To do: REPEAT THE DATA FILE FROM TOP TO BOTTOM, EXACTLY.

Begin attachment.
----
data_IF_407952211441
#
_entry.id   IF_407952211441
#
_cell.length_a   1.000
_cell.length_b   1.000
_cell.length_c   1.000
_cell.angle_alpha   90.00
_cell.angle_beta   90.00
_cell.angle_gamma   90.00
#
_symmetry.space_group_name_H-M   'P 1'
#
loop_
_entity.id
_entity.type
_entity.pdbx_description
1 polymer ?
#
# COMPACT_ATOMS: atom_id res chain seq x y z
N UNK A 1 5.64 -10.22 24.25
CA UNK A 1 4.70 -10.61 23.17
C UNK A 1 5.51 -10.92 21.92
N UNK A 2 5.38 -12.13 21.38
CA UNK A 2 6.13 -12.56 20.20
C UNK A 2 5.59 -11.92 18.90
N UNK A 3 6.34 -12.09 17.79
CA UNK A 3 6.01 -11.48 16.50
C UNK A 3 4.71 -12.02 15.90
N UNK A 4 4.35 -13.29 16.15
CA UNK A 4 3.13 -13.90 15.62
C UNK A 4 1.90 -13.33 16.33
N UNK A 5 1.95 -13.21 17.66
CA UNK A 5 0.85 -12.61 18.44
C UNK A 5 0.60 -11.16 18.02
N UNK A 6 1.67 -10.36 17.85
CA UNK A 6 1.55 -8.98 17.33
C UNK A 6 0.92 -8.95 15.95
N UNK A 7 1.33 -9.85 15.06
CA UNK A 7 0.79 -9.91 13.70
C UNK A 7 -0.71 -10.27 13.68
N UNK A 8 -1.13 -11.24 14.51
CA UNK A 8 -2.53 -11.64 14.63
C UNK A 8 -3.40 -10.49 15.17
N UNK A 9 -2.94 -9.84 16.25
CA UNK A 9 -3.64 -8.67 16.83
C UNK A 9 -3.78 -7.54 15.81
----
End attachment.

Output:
data_IF_407952211441
#
_entry.id   IF_407952211441
#
_cell.length_a   1.000
_cell.length_b   1.000
_cell.length_c   1.000
_cell.angle_alpha   90.00
_cell.angle_beta   90.00
_cell.angle_gamma   90.00
#
_symmetry.space_group_name_H-M   'P 1'
#
loop_
_entity.id
_entity.type
_entity.pdbx_description
1 polymer ?
#
# COMPACT_ATOMS: atom_id res chain seq x y z
N UNK A 1 5.64 -10.22 24.25
CA UNK A 1 4.70 -10.61 23.17
C UNK A 1 5.51 -10.92 21.92
N UNK A 2 5.38 -12.13 21.38
CA UNK A 2 6.13 -12.56 20.20
C UNK A 2 5.59 -11.92 18.90
N UNK A 3 6.34 -12.09 17.79
CA UNK A 3 6.01 -11.48 16.50
C UNK A 3 4.71 -12.02 15.90
N UNK A 4 4.35 -13.29 16.15
CA UNK A 4 3.13 -13.90 15.62
C UNK A 4 1.90 -13.33 16.33
N UNK A 5 1.95 -13.21 17.66
CA UNK A 5 0.85 -12.61 18.44
C UNK A 5 0.60 -11.16 18.02
N UNK A 6 1.67 -10.36 17.85
CA UNK A 6 1.55 -8.98 17.33
C UNK A 6 0.92 -8.95 15.95
N UNK A 7 1.33 -9.85 15.06
CA UNK A 7 0.79 -9.91 13.70
C UNK A 7 -0.71 -10.27 13.68
N UNK A 8 -1.13 -11.24 14.51
CA UNK A 8 -2.53 -11.64 14.63
C UNK A 8 -3.40 -10.49 15.17
N UNK A 9 -2.94 -9.84 16.25
CA UNK A 9 -3.64 -8.67 16.83
C UNK A 9 -3.78 -7.54 15.81